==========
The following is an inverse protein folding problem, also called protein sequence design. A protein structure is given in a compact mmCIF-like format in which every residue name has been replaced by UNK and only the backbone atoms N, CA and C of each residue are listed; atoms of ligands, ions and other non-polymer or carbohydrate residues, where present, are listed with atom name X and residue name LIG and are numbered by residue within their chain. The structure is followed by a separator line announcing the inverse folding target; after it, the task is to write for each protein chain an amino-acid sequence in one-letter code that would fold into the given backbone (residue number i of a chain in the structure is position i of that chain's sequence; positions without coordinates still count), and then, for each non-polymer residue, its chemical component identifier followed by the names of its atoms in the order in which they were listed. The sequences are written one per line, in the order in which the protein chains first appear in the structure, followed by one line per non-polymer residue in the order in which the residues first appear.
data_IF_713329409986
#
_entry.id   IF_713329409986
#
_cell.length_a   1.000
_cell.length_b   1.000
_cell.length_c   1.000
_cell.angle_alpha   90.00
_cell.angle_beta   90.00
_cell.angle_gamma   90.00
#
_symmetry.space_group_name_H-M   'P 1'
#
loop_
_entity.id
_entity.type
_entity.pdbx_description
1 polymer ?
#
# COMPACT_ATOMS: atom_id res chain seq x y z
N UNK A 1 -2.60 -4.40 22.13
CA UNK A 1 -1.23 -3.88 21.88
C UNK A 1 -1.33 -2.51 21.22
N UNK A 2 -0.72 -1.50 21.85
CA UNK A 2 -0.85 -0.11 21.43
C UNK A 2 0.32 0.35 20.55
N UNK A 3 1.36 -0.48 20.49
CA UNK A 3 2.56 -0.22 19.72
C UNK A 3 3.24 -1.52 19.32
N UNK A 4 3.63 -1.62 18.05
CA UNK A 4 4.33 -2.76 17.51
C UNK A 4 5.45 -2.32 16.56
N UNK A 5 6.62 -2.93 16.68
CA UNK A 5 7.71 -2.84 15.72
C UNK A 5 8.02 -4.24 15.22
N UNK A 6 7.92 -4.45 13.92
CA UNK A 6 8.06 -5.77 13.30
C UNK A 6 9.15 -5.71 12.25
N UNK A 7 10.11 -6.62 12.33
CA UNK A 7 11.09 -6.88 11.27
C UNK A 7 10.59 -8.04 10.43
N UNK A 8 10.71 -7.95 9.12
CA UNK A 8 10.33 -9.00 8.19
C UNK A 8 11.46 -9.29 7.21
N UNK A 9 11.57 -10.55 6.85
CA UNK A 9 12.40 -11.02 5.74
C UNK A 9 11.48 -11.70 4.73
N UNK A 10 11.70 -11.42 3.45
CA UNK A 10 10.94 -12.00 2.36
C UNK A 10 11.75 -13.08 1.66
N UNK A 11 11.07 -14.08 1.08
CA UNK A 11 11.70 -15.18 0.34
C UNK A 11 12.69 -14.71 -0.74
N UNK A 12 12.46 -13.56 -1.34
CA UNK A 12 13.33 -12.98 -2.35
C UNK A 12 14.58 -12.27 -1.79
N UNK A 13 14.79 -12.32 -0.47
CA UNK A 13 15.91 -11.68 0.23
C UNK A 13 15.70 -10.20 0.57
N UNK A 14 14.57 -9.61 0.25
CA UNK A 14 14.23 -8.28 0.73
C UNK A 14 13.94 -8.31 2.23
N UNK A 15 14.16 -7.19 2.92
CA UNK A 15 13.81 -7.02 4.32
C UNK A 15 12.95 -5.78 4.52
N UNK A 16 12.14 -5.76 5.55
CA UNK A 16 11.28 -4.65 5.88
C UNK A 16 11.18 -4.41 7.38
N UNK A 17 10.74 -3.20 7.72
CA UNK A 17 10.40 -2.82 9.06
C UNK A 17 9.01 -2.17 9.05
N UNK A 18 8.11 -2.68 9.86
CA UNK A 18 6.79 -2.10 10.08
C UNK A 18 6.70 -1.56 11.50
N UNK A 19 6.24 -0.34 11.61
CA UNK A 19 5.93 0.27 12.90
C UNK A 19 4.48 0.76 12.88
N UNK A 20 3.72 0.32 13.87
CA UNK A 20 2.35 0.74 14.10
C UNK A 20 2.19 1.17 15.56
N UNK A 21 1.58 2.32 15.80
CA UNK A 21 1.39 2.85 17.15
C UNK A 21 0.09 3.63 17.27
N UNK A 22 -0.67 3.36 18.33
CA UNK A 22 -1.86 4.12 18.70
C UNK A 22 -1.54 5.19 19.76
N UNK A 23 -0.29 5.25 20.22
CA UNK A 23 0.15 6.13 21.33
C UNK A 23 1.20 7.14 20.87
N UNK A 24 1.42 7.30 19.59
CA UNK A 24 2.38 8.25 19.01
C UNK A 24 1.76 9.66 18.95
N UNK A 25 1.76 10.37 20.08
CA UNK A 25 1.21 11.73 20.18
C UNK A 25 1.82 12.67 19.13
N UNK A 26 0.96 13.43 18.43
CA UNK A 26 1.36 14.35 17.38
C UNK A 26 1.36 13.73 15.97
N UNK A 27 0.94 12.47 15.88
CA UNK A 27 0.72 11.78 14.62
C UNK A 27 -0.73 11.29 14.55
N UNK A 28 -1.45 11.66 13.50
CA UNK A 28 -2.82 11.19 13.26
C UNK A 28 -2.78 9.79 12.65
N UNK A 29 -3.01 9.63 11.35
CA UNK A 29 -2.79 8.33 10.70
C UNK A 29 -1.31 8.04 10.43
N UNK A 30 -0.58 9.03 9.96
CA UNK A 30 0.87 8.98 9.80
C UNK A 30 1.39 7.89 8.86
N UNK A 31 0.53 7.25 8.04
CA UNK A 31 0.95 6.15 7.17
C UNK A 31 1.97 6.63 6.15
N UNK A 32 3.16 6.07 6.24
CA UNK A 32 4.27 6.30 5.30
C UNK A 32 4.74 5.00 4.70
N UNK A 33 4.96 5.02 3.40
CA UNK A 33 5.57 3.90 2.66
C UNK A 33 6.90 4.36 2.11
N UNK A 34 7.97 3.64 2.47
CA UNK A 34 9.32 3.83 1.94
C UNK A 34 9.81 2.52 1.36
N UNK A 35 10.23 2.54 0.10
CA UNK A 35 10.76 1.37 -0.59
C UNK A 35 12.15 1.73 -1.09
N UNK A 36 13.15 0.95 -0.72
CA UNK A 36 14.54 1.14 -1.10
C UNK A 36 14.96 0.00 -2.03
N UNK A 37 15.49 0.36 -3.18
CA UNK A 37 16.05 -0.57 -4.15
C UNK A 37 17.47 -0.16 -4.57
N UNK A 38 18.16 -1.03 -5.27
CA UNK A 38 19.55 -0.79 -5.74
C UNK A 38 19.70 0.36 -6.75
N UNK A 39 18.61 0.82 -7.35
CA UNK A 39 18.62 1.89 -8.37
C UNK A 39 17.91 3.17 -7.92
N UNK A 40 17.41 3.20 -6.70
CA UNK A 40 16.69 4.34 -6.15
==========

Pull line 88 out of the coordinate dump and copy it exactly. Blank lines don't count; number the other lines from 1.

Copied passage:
N UNK A 23 -0.29 5.25 20.22